Please comment until the end of the year:
What we are looking for
Due to their experiences and history, Germany and Poland have a similar but in some points differing understanding of democratic culture and of trust in state and democracy. However, for Germany as well as for Poland it has to be taken into account that trust can be created by political communication. People have to be won over to democracy. We do not want to keep alive only the form of democracy. We have to consider how to keep those at it who feel left behind. Bilateral and European debates about democracy are enriching. They can lead to a common understanding of progressive politics, which have the potential to influence trust in and understanding of democracy in a positive way.
Politically active people should always consider the framework for their actions: The raison d’être of politics lies in making decisions for the future. We want to think about how Europe’s society will be able to realize our ideas of progressive democratic policies.
To us, democracy is the condition as well as the infrastructure for progressive politics and we want to keep this infrastructure alive. Against the background of low voter turnout we have to close the gap between citizens and politics. How can democracy get to the citizens or how can citizens get closer to democracy? How can we trigger more political participation throughout Europe?
We have to reconsider the forms of participation in our parties and organizations. Voluntary work as a way of public participation has to be strengthened, especially in Poland.
How about the implementation of an electoral duty? At the same time, we should support a culture of demonstration. This requires the communication of complex topics in a vivid way in order to rouse target groups. Another important matter would be boosting civic education for democratic citizenship, identifying players and forms of participation.
But in which condition is our representative democracy? In which condition are the political parties? Are representative parties a discontinued model or are they the future of the formation of political objectives? Are there feasible alternatives? Can instruments like e-democracy help to activate more citizens to take part in the democratic system? One thing is for certain: if we want to get going the participation of citizens, we have to be serious about it. Unfortunately, certain forms of participation like citizens’ budgets or even the European Citizens’ Initiative are often turned into a farce.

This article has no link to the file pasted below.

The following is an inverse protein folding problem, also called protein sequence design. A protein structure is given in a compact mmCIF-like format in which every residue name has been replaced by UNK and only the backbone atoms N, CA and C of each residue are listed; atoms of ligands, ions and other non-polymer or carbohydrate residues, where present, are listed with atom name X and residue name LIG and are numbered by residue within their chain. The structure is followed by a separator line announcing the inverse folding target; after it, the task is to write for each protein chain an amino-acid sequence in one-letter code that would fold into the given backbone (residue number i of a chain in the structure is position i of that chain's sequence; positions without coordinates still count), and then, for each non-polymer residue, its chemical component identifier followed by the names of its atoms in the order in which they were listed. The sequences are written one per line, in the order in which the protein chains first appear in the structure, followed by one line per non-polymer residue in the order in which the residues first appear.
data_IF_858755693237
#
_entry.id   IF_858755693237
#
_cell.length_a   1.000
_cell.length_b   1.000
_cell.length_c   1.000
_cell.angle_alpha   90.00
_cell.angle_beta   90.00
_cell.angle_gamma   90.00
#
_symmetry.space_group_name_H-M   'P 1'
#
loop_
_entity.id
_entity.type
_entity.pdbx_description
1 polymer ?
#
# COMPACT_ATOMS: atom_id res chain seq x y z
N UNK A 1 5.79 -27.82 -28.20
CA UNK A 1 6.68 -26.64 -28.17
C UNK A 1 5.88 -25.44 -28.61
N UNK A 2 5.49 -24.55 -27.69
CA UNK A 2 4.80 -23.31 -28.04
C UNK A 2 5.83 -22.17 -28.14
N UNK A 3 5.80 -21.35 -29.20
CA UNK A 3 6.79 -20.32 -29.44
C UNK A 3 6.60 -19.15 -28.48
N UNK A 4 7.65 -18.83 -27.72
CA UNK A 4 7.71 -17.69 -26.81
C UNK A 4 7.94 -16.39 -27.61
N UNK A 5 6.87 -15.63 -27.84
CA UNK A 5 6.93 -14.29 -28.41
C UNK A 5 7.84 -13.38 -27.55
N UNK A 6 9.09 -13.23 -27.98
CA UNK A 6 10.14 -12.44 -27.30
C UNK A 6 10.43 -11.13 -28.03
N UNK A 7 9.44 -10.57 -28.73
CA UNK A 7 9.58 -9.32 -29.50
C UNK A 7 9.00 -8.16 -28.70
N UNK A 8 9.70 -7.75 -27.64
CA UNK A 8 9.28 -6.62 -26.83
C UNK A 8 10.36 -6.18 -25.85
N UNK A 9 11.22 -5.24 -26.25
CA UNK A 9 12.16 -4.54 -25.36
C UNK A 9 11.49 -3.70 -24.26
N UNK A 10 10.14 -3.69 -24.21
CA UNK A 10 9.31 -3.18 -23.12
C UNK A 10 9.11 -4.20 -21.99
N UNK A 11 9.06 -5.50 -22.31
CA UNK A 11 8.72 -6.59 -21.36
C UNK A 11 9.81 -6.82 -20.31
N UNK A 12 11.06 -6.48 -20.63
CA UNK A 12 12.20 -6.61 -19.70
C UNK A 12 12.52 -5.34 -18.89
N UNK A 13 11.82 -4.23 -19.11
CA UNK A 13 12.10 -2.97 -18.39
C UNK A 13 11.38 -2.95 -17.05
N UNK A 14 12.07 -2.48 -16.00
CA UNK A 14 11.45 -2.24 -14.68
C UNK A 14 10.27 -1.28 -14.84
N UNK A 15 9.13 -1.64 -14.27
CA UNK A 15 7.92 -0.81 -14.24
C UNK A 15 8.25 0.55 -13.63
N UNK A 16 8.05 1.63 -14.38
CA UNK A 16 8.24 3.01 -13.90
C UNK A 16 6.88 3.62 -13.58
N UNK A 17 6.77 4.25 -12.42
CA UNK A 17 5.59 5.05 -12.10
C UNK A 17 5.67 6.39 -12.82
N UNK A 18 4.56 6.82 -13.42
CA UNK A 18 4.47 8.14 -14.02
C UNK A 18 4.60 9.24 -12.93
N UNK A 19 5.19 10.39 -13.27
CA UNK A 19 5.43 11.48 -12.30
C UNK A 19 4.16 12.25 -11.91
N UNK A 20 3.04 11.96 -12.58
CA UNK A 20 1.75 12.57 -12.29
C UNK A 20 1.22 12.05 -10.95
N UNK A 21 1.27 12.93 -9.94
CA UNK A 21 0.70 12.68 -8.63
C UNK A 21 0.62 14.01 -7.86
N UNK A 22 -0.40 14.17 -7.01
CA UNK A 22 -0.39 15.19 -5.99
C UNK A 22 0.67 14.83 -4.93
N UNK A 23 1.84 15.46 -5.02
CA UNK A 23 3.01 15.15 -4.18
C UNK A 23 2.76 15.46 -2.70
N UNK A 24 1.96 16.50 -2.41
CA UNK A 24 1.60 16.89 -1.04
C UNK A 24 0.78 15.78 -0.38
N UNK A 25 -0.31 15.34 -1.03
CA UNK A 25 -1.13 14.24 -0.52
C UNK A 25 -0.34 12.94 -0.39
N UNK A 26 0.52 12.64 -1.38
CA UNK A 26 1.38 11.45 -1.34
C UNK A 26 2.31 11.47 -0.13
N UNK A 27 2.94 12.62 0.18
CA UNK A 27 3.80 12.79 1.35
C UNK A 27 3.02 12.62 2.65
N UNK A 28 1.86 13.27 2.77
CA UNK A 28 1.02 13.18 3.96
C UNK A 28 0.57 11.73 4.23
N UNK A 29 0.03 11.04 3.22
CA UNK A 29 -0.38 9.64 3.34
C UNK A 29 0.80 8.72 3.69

Politics seem to be progressive especially at the moments when it is affordable. Climate protection, public participation etc. are goals that are put into practice in times of prosperity. Times of crisis are clearly characterized by non-progressive politics, though.
Obviously it is a structural problem: progressive politics fail to be implemented when they are needed the most. It seems that in times of European and global crisis, the possibilities of implementing progressive politics are limited. We have to succeed in winning the citizens’ solidarity to overcome these crisis. Politics need the civil society as an ally to find solutions and to develop mechanisms which make progressive politics possible in times of crisis. By the way, progressive politics should be an option not only for affluent societies.
At first we need a definition of progressive politics in times of crisis that reaches beyond the promise of more prosperity for all. To convince the less affluent, we need to develop a narrative of solidarity, freedom and fundamental rights. So, how do we formulate progressive politics and how sounds our narrative during critical times?
In the first place we have to take away the citizens‘ fear of change. Modernization processes like „digitalization“ and „the internet“ do always involve the chance for more democracy, more participation, more freedom and a better life. But at the same time, facing new challenges and technologies, human and civil rights have to be ensured and protected. There are more factors like climate, economy or culture that influence the development of progressive politics for Europe.
The Left is meant to be the driving force of progressive politics in Germany, Poland and Europa. Will traditional social democracy be open to new movements on the left? The key question we have to ask ourselves is how can the Left vitalize political participation and strengthen social cohesion and progress in a way that embraces all levels of Society?